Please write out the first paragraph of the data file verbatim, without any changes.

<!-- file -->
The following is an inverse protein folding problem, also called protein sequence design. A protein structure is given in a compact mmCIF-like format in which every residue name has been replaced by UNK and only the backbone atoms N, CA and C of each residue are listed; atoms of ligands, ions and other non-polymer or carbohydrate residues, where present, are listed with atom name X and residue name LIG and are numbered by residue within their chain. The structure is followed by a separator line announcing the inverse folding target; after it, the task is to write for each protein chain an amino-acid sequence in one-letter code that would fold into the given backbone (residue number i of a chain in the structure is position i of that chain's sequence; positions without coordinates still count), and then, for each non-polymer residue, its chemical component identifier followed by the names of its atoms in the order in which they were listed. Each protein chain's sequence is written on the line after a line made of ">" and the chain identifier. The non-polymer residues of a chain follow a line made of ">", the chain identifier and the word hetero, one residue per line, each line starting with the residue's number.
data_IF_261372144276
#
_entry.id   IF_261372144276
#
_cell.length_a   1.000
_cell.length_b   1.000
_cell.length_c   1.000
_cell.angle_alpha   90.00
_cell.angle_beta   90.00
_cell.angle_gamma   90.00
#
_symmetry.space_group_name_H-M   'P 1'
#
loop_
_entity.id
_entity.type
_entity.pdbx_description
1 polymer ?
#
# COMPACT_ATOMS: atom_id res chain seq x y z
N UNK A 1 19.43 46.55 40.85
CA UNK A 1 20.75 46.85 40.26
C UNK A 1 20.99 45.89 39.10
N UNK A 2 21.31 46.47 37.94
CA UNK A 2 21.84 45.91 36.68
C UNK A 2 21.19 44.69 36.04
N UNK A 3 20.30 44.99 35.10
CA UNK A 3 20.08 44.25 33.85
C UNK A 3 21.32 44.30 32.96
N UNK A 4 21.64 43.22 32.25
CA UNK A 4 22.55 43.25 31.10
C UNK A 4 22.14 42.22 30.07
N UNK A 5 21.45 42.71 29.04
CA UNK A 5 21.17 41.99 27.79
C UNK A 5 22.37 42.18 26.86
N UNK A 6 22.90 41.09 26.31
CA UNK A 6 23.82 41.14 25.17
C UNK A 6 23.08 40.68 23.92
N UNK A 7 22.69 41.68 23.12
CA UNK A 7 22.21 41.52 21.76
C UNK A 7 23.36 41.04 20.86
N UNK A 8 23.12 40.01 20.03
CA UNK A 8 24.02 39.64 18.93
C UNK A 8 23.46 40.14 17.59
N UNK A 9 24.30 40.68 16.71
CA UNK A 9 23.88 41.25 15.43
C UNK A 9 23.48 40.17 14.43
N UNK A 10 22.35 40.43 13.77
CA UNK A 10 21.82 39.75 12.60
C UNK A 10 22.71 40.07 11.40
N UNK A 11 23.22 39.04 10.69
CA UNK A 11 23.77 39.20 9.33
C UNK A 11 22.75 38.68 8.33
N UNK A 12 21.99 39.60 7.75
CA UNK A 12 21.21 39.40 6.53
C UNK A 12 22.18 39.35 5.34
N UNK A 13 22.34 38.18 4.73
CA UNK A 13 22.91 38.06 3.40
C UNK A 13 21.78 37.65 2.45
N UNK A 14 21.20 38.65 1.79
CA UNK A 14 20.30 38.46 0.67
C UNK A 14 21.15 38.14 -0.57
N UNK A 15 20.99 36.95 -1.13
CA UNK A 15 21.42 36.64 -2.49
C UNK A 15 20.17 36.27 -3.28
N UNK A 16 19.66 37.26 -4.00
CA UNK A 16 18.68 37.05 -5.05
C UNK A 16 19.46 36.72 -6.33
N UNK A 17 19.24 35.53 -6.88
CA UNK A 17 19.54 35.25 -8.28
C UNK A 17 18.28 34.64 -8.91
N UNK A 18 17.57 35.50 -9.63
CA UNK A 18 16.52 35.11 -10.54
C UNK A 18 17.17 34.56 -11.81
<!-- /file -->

The following is an inverse protein folding problem, also called protein sequence design. A protein structure is given in a compact mmCIF-like format in which every residue name has been replaced by UNK and only the backbone atoms N, CA and C of each residue are listed; atoms of ligands, ions and other non-polymer or carbohydrate residues, where present, are listed with atom name X and residue name LIG and are numbered by residue within their chain. The structure is followed by a separator line announcing the inverse folding target; after it, the task is to write for each protein chain an amino-acid sequence in one-letter code that would fold into the given backbone (residue number i of a chain in the structure is position i of that chain's sequence; positions without coordinates still count), and then, for each non-polymer residue, its chemical component identifier followed by the names of its atoms in the order in which they were listed. Each protein chain's sequence is written on the line after a line made of ">" and the chain identifier. The non-polymer residues of a chain follow a line made of ">", the chain identifier and the word hetero, one residue per line, each line starting with the residue's number.